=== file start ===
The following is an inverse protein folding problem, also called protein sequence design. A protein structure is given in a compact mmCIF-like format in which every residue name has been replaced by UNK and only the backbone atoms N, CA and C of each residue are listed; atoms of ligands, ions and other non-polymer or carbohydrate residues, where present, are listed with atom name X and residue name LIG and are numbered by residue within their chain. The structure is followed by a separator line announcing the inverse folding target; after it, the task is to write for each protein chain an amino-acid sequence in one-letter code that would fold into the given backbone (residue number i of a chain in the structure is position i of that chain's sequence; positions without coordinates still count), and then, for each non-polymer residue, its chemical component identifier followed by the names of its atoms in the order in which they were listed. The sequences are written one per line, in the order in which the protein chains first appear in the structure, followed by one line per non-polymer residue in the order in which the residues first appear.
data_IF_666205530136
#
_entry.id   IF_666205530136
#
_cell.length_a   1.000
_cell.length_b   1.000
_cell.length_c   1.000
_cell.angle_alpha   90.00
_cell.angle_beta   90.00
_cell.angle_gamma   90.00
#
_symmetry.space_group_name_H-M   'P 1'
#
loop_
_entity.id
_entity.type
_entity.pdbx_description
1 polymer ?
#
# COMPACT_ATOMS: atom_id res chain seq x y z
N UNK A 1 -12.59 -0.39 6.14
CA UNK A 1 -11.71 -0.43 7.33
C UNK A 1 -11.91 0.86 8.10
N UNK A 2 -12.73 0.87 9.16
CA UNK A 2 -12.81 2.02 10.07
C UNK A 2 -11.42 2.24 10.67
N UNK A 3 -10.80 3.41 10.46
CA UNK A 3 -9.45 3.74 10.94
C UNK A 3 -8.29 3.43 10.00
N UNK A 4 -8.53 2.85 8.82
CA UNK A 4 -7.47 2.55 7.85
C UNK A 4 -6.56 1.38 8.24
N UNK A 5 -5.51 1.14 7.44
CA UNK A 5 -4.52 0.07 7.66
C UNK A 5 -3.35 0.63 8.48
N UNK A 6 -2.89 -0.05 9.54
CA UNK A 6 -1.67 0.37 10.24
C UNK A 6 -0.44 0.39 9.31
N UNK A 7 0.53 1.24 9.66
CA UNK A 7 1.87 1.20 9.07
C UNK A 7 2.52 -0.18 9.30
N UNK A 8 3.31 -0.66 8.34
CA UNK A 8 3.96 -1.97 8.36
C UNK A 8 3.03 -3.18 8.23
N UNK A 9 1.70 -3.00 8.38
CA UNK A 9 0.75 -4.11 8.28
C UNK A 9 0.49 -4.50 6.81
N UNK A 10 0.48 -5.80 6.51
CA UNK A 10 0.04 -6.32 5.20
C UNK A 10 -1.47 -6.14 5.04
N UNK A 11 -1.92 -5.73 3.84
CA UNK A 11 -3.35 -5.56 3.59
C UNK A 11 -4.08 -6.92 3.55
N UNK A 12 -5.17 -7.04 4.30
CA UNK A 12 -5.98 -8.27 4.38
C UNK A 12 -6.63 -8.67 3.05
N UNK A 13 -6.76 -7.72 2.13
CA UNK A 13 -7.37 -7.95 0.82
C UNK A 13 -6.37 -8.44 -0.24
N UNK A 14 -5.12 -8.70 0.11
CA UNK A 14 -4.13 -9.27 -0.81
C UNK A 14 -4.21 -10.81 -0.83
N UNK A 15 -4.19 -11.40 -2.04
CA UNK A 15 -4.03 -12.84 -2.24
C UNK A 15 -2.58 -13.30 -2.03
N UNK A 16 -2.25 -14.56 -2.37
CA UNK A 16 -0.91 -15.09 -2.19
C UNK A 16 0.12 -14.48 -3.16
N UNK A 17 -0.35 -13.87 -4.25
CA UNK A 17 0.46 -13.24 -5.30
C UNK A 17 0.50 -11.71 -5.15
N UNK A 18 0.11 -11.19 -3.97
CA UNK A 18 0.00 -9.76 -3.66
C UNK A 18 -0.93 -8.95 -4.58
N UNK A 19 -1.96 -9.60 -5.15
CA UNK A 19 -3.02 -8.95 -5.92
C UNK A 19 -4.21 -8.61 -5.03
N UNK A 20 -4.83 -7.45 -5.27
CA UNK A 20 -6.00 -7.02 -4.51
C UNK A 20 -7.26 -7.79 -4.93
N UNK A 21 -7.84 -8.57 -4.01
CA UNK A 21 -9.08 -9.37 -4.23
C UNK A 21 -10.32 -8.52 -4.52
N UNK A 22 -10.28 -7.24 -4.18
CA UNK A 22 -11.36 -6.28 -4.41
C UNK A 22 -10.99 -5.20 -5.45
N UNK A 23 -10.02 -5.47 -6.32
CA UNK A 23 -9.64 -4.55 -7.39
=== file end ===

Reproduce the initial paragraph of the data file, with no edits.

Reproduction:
The following is an inverse protein folding problem, also called protein sequence design. A protein structure is given in a compact mmCIF-like format in which every residue name has been replaced by UNK and only the backbone atoms N, CA and C of each residue are listed; atoms of ligands, ions and other non-polymer or carbohydrate residues, where present, are listed with atom name X and residue name LIG and are numbered by residue within their chain. The structure is followed by a separator line announcing the inverse folding target; after it, the task is to write for each protein chain an amino-acid sequence in one-letter code that would fold into the given backbone (residue number i of a chain in the structure is position i of that chain's sequence; positions without coordinates still count), and then, for each non-polymer residue, its chemical component identifier followed by the names of its atoms in the order in which they were listed. The sequences are written one per line, in the order in which the protein chains first appear in the structure, followed by one line per non-polymer residue in the order in which the residues first appear.